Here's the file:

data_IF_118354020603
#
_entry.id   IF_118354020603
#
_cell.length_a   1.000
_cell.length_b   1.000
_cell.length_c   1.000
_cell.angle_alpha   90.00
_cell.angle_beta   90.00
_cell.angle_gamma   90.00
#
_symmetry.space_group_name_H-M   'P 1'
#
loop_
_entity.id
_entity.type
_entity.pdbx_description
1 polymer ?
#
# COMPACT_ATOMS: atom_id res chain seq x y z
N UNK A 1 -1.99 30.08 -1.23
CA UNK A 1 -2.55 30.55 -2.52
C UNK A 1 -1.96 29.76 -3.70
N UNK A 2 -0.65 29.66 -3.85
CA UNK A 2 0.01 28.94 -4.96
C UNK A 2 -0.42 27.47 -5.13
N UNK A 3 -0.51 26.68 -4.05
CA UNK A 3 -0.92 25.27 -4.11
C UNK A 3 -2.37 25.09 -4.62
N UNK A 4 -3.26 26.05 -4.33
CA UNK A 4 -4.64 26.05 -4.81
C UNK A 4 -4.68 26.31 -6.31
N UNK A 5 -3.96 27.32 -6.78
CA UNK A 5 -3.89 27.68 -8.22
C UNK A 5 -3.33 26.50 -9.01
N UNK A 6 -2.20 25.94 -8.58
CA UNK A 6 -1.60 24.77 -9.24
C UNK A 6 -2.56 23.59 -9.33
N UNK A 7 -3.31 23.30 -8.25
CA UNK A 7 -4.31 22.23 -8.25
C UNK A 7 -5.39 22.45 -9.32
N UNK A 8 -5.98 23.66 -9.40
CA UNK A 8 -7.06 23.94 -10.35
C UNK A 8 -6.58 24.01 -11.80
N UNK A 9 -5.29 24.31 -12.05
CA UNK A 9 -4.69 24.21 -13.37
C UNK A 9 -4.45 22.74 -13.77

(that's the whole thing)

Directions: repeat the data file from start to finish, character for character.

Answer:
data_IF_118354020603
#
_entry.id   IF_118354020603
#
_cell.length_a   1.000
_cell.length_b   1.000
_cell.length_c   1.000
_cell.angle_alpha   90.00
_cell.angle_beta   90.00
_cell.angle_gamma   90.00
#
_symmetry.space_group_name_H-M   'P 1'
#
loop_
_entity.id
_entity.type
_entity.pdbx_description
1 polymer ?
#
# COMPACT_ATOMS: atom_id res chain seq x y z
N UNK A 1 -1.99 30.08 -1.23
CA UNK A 1 -2.55 30.55 -2.52
C UNK A 1 -1.96 29.76 -3.70
N UNK A 2 -0.65 29.66 -3.85
CA UNK A 2 0.01 28.94 -4.96
C UNK A 2 -0.42 27.47 -5.13
N UNK A 3 -0.51 26.68 -4.05
CA UNK A 3 -0.92 25.27 -4.11
C UNK A 3 -2.37 25.09 -4.62
N UNK A 4 -3.26 26.05 -4.33
CA UNK A 4 -4.64 26.05 -4.81
C UNK A 4 -4.68 26.31 -6.31
N UNK A 5 -3.96 27.32 -6.78
CA UNK A 5 -3.89 27.68 -8.22
C UNK A 5 -3.33 26.50 -9.01
N UNK A 6 -2.20 25.94 -8.58
CA UNK A 6 -1.60 24.77 -9.24
C UNK A 6 -2.56 23.59 -9.33
N UNK A 7 -3.31 23.30 -8.25
CA UNK A 7 -4.31 22.23 -8.25
C UNK A 7 -5.39 22.45 -9.32
N UNK A 8 -5.98 23.66 -9.40
CA UNK A 8 -7.06 23.94 -10.35
C UNK A 8 -6.58 24.01 -11.80
N UNK A 9 -5.29 24.31 -12.05
CA UNK A 9 -4.69 24.21 -13.37
C UNK A 9 -4.45 22.74 -13.77